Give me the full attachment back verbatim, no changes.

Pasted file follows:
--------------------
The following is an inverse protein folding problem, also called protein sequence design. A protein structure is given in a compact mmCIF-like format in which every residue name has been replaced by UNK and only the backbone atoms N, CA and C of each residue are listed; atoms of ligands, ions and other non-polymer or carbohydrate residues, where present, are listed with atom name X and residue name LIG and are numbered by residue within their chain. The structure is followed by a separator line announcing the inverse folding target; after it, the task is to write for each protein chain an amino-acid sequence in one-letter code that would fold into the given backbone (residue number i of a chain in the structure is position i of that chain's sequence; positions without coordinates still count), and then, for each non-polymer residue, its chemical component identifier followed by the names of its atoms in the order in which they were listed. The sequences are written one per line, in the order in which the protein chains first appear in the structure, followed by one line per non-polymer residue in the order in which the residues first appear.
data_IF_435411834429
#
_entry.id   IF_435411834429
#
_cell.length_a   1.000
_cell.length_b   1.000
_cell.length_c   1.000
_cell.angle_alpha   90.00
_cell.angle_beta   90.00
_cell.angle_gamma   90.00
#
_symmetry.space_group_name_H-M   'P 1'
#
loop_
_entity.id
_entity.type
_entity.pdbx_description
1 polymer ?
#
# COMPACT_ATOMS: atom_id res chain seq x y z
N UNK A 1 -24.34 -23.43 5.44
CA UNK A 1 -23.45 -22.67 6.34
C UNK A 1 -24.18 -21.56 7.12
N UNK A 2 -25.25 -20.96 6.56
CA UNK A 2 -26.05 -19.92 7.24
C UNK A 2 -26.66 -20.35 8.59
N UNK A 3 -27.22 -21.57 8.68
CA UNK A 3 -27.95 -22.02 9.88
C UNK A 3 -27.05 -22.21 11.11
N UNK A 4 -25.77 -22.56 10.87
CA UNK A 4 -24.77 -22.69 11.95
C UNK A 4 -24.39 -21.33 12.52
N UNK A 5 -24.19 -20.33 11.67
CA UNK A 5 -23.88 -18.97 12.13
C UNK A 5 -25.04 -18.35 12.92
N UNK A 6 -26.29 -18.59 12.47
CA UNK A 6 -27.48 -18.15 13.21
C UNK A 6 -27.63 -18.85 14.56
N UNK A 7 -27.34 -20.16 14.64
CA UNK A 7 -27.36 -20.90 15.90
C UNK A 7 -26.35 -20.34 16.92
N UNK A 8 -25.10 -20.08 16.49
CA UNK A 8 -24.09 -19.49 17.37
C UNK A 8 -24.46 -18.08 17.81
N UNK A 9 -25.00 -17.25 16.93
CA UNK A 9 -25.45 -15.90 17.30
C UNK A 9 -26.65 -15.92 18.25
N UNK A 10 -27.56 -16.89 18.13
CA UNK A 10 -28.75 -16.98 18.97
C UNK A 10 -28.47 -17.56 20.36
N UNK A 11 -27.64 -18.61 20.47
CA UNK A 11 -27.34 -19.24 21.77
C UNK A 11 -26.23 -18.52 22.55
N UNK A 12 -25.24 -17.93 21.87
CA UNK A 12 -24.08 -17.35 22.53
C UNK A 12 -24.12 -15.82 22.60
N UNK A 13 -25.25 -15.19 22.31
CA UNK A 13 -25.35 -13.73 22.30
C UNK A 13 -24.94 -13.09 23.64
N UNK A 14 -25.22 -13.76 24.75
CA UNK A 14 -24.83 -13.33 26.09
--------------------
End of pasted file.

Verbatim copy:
The following is an inverse protein folding problem, also called protein sequence design. A protein structure is given in a compact mmCIF-like format in which every residue name has been replaced by UNK and only the backbone atoms N, CA and C of each residue are listed; atoms of ligands, ions and other non-polymer or carbohydrate residues, where present, are listed with atom name X and residue name LIG and are numbered by residue within their chain. The structure is followed by a separator line announcing the inverse folding target; after it, the task is to write for each protein chain an amino-acid sequence in one-letter code that would fold into the given backbone (residue number i of a chain in the structure is position i of that chain's sequence; positions without coordinates still count), and then, for each non-polymer residue, its chemical component identifier followed by the names of its atoms in the order in which they were listed. The sequences are written one per line, in the order in which the protein chains first appear in the structure, followed by one line per non-polymer residue in the order in which the residues first appear.
data_IF_435411834429
#
_entry.id   IF_435411834429
#
_cell.length_a   1.000
_cell.length_b   1.000
_cell.length_c   1.000
_cell.angle_alpha   90.00
_cell.angle_beta   90.00
_cell.angle_gamma   90.00
#
_symmetry.space_group_name_H-M   'P 1'
#
loop_
_entity.id
_entity.type
_entity.pdbx_description
1 polymer ?
#
# COMPACT_ATOMS: atom_id res chain seq x y z
N UNK A 1 -24.34 -23.43 5.44
CA UNK A 1 -23.45 -22.67 6.34
C UNK A 1 -24.18 -21.56 7.12
N UNK A 2 -25.25 -20.96 6.56
CA UNK A 2 -26.05 -19.92 7.24
C UNK A 2 -26.66 -20.35 8.59
N UNK A 3 -27.22 -21.57 8.68
CA UNK A 3 -27.95 -22.02 9.88
C UNK A 3 -27.05 -22.21 11.11
N UNK A 4 -25.77 -22.56 10.87
CA UNK A 4 -24.77 -22.69 11.95
C UNK A 4 -24.39 -21.33 12.52
N UNK A 5 -24.19 -20.33 11.67
CA UNK A 5 -23.88 -18.97 12.13
C UNK A 5 -25.04 -18.35 12.92
N UNK A 6 -26.29 -18.59 12.47
CA UNK A 6 -27.48 -18.15 13.21
C UNK A 6 -27.63 -18.85 14.56
N UNK A 7 -27.34 -20.16 14.64
CA UNK A 7 -27.36 -20.90 15.90
C UNK A 7 -26.35 -20.34 16.92
N UNK A 8 -25.10 -20.08 16.49
CA UNK A 8 -24.09 -19.49 17.37
C UNK A 8 -24.46 -18.08 17.81
N UNK A 9 -25.00 -17.25 16.93
CA UNK A 9 -25.45 -15.90 17.30
C UNK A 9 -26.65 -15.92 18.25
N UNK A 10 -27.56 -16.89 18.13
CA UNK A 10 -28.75 -16.98 18.97
C UNK A 10 -28.47 -17.56 20.36
N UNK A 11 -27.64 -18.61 20.47
CA UNK A 11 -27.34 -19.24 21.77
C UNK A 11 -26.23 -18.52 22.55
N UNK A 12 -25.24 -17.93 21.87
CA UNK A 12 -24.08 -17.35 22.53
C UNK A 12 -24.12 -15.82 22.60
N UNK A 13 -25.25 -15.19 22.31
CA UNK A 13 -25.35 -13.73 22.30
C UNK A 13 -24.94 -13.09 23.64
N UNK A 14 -25.22 -13.76 24.75
CA UNK A 14 -24.83 -13.33 26.09